Associate Professor of History and Higher Education
Postsecondary Teaching & Learning
225 Burton Hall
178 Pillsbury Dr S E
Monday, 2:30 to 4:00 pm
Tuesday, 10 am to noon
Wednesday, 2:30 to 4:00 pm
Other office hours arranged, including evenings
B.S., History and Philosophy, Emporia State University (KS), 1979
M.A., History, Emporia State University (KS), 1985
Certificate, Developmental Education, Kellogg Institute, Appalachian State University (NC), 1989
Ph.D., History and Higher Education, University of Missouri-Kansas City, 2000
Greetings. My formal academic preparation is with history and higher education administration. That background serves me well as I investigate the history of academic access programs for postsecondary education and practices that increase college student graduation rates. I teach an undergraduate course in recent world history and graduate courses preparing college faculty members to increase access and effectivenesss of their college students. I have enjoyed my work in postsecondary education for more than three decades at community colleges and four-year institutions with roles in academic and student affairs.
Research: My research explores academic access in postsecondary education and develops evidence-based strategies to increase the success of underrepresented student populations in college. I focus on filling the gap between scholarship that analyzes academic performance problems and proposed solutions to increase student outcomes. Access programs often operate at the confluence of academic affairs, student affairs, and enrollment management. This research project is divided into three inter-related questions and knowledge generated through my scholarship provides different contexts for understanding and improving student success. Qualitative and quantitative data is collected and analyzed to derive answers to the questions.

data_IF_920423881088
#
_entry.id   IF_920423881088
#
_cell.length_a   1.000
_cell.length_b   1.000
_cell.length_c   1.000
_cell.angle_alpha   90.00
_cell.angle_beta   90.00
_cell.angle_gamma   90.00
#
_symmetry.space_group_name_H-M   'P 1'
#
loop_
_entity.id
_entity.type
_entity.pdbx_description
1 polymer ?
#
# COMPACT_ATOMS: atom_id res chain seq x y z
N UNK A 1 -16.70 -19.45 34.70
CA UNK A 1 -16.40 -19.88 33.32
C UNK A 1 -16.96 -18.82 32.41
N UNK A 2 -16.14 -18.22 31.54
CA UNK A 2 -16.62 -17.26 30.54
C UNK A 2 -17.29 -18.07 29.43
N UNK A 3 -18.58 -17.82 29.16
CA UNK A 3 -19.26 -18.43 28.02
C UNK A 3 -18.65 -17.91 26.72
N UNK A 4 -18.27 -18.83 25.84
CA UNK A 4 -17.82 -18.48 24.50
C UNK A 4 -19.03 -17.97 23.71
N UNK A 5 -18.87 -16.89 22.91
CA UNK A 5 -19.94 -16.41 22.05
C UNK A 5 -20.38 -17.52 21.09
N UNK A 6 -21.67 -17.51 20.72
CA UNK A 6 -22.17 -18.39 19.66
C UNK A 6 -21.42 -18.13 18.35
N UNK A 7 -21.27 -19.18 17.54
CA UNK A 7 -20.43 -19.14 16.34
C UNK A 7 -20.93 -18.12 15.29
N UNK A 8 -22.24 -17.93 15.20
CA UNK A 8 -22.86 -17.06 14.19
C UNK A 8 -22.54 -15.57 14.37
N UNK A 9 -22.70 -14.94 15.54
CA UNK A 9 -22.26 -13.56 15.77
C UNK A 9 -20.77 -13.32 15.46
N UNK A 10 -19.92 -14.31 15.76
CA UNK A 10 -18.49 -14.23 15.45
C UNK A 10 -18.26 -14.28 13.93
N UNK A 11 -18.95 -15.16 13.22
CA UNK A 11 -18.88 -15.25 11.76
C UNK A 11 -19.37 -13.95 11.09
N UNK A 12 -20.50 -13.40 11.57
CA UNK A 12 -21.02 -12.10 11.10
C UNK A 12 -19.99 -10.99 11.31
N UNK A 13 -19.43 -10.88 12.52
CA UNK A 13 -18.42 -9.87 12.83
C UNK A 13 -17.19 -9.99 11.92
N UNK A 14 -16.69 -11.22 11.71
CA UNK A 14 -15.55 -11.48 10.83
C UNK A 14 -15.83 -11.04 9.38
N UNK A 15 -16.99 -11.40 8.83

- What is the comprehensive history of academic access in postsecondary education and does it provide lessons for the present and future?
- How can faculty members effectively teach students not only what to know, but also how to know it through appropriate class activities and assignments in their introductory college courses?
- What are critical components needed to create a new, more powerful and relevant postsecondary peer cooperative learning model?
My highest priority is building conversations that span the practitioner, researcher, and theoretician segments within the education and public policy communities. Too often these segments operate in intellectual silos, separated from one another. One element of my work disseminates best practices to the practitioners and policy makers through publications, training materials, conference presentations, training workshops, and use of new media delivery systems such as blog pages, wiki web pages, and podcasting. Another element engages in conversation with theoreticians and researchers of the real-world needs of the practitioners and the students. This translation work among these communities is essential for moving forward with a more successful approach for improving student achievement. [ Click for more information. ]
Teaching: My role as a teacher is working with my students to collaboratively construct a learning environment conducive to explore, learn, and develop new knowledge and skills. I teach several undergraduate and graduate courses. My primary assignment is PsTL 1251, Global History and Culture. [ Click for more information. ]
Community Engagement and Service: I am active in professional associations in the field, including serving as national president of the National Association for Developmental Education. I have served on the editorial board for several publications in the field and was recognized as an Academic Fellow by the Council of Learning Assistance and Developmental Education Associations in 2000. My current focus is with managing a center for best education practices in TRIO programs. [ Click for more information. ]